Editor's Letter

Reliving the Classics



Dear Editor:

Reading Barbara Sinatra’s reflections about her husband (“Doing it Sinatra’s Way” (February 2008) reminds me of one afternoon in the early 1940s when I drove 75 miles from my home in Topeka to Lawrence, Kan., to hear the Tommy Dorsey band play at Kansas University. On arrival, I found that the dance sold out. But as I was about to leave, Dorsey’s band pulled up with players disembarking. I approached trumpeter Zizzy Elman and told of my plight. Ziggy, who had replaced Bunny Berrigan, handed me his horn and said, “Here, carry this for me.” I strutted in, with Frank Sinatra beside me.

I recall that the skinny Sinatra (with bow tie and a scar on his right cheek that I later learned was the result of a birth injury) sang the Lucky Strike hit of the day, “I’ll Never Smile Again,” backed by the Pied Pipers with Jo Stafford. When the band played another Dorsey hit — with Ziggy taking Berrigan’s legendary solo — Tommy admitted that “Marie was the lady” that had really propelled his band to fame.

A year later, I heard Sinatra when the Tommy Dorsey band played Meadow Acres ballroom in Topeka. I was following Frank, walking aside Buddy Rich, to the back entrance of the dance hall, when a young woman asked for their autographs. Frank obliged, but Rich refused. This irritated Sinatra, and the former bantamweight boxer decked Buddy.

Now living in the Palm Springs area, I often drive on Frank Sinatra Drive, past the Sinatra compound at Tamarisk Country Club, where Frank had a pad paved for President Kennedy’s helicopter, scheduled to arrive for New Year’s Eve. JFK reneged because of Jack’s familiarity with mob members. The president spent the night at Walter Annenberg’s mansion, also on Frank Sinatra Drive. Sinatra changed his support to Ronald Reagan and was observed destroying the unused helicopter pad.

I occasionally stop at the Cathedral City cemetery to show visitors Sinatra’s gravesite with the small stone marked, “The Best Is Yet To Come.” On Frank’s birthday, Dec. 12, I once found that the single red rose often placed there had been supplemented with an array of flowers and birthday cards. Within putting distance is the grave of Frank’s close friend, Jimmy Van Heusen. A little farther away is the [grave of] former Palm Springs Mayor Sonny Bono, marked “The Beat Goes On.”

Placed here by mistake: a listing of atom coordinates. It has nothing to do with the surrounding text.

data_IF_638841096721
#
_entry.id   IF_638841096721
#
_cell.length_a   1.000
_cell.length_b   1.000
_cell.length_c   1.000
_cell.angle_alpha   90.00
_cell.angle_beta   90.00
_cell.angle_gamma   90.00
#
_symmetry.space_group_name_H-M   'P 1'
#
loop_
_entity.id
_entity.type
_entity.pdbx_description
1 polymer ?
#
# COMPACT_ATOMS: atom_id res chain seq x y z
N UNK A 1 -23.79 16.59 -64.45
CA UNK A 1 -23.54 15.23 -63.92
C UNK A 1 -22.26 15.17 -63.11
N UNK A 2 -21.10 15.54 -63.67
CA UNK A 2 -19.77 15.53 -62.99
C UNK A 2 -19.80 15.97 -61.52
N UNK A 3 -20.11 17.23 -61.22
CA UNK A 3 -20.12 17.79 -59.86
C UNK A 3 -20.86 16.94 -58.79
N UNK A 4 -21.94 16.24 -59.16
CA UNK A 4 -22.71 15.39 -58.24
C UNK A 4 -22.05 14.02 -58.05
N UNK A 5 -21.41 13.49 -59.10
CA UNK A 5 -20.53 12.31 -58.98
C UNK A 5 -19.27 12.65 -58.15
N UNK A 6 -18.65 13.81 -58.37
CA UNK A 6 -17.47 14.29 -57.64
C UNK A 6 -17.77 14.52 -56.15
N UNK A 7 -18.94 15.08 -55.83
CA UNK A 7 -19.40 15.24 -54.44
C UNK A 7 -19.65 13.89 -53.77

William H. Smith
Palm Desert

Palm Springs Life

Related Articles

Palm Springs Modern Committee to Host Annual Preservation Awards

Palm Springs Modern Committee’s Annual Preservation Awards Gala on Oct. 4 will honor contributions in preservation, restoration, renovation or adaptive reuse of a midcentury modern residential or commercial property.

10 Reasons to Attend Modernism Week Fall Preview

Here are 10 reasons to attend Modernism Week's Fall Preview in Palm Springs over the Columbus Day holiday weekend, Oct. 10-13.

McCallum Theatre Presents Palm Desert International Dance Festival

On the heels of a successful first venture, the McCallum Theatre is presenting its second annual Palm Desert International Dance Festival, Nov. 6-15.

What to Do Labor Day Weekend in Greater Palm Springs

Labor Day Weekend marks the symbolic close to summer, but it's also a long weekend filled with music, food, and a host of activities in Greater Palm Springs.

"Top Rock" Commands Stage at Hard Rock Hotel Palm Springs

"Top Rock" brings a brash, rockin' musical tribute to the Hard Rock Hotel Palm Springs on Friday and Saturday nights through September.

Promotions + Contests

Cartoon Caption Contest

Cartoon Caption Contest

Each month, we provide a vintage 1950’s cartoon illustrated by Alice Rovinsky. You are invited to submit a caption or vote for your favorite caption.
Enter to Win A Celebrate Dance Experience!

Enter to Win A Celebrate Dance Experience!

Enter just once for a chance to win tickets to one of the second annual Palm Desert International Dance Festival performances.